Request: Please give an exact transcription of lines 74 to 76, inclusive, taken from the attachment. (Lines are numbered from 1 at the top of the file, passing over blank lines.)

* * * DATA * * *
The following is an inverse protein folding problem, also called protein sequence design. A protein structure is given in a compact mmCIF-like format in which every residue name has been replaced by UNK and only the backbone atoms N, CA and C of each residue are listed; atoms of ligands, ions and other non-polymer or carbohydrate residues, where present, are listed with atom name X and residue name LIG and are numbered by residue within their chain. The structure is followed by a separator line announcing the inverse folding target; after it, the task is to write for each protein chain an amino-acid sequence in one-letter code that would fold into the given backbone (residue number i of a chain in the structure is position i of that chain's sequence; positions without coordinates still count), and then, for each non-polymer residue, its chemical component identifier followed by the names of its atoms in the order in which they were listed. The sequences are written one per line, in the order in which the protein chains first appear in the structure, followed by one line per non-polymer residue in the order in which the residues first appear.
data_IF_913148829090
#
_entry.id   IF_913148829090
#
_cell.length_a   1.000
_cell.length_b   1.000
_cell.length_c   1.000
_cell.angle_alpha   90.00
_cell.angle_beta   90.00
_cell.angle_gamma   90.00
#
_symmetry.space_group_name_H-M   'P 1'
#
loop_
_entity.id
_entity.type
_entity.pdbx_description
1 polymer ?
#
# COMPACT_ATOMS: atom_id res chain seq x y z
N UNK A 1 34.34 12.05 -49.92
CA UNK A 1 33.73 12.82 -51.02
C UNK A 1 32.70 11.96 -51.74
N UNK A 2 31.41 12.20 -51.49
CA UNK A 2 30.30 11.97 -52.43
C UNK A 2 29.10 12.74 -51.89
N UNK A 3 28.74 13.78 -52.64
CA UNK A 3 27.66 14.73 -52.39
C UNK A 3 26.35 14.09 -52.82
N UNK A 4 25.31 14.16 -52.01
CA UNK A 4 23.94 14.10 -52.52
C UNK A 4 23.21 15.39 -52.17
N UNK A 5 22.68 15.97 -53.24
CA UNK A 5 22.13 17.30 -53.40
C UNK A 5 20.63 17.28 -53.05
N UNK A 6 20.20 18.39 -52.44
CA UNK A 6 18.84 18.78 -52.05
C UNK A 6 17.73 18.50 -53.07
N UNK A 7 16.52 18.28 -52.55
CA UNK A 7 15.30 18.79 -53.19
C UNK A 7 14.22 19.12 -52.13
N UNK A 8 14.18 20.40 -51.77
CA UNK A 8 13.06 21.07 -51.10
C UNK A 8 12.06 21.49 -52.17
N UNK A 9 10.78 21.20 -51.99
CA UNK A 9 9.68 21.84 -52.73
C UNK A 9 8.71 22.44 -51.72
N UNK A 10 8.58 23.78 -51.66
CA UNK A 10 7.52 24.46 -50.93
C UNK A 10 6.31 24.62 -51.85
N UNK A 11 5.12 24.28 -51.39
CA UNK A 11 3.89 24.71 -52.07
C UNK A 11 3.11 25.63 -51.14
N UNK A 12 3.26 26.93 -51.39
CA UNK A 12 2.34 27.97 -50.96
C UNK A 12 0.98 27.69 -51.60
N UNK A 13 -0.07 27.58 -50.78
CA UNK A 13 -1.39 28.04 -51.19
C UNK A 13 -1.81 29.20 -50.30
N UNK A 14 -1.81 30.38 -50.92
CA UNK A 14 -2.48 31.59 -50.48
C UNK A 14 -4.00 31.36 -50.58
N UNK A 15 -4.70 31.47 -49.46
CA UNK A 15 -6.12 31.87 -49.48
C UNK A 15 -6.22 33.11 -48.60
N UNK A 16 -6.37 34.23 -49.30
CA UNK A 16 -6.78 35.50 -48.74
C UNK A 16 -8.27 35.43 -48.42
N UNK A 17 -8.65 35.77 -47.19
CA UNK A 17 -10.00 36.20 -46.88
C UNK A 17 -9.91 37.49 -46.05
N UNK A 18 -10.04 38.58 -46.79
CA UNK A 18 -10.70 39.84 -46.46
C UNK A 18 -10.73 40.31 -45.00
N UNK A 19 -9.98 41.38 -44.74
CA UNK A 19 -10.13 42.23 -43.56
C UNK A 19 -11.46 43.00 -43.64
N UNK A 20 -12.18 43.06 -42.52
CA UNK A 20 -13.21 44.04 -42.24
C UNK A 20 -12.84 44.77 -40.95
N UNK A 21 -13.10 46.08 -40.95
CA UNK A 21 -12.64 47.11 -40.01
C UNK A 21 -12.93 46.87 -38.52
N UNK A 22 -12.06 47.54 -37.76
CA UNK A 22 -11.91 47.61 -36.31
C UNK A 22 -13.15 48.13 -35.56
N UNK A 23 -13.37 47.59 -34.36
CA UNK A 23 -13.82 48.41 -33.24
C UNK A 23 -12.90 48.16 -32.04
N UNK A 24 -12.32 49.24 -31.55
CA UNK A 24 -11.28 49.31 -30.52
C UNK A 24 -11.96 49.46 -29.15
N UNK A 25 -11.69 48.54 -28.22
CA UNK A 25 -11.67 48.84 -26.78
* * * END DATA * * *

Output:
CA UNK A 18 -10.70 39.84 -46.46
C UNK A 18 -10.73 40.31 -45.00
N UNK A 19 -9.98 41.38 -44.74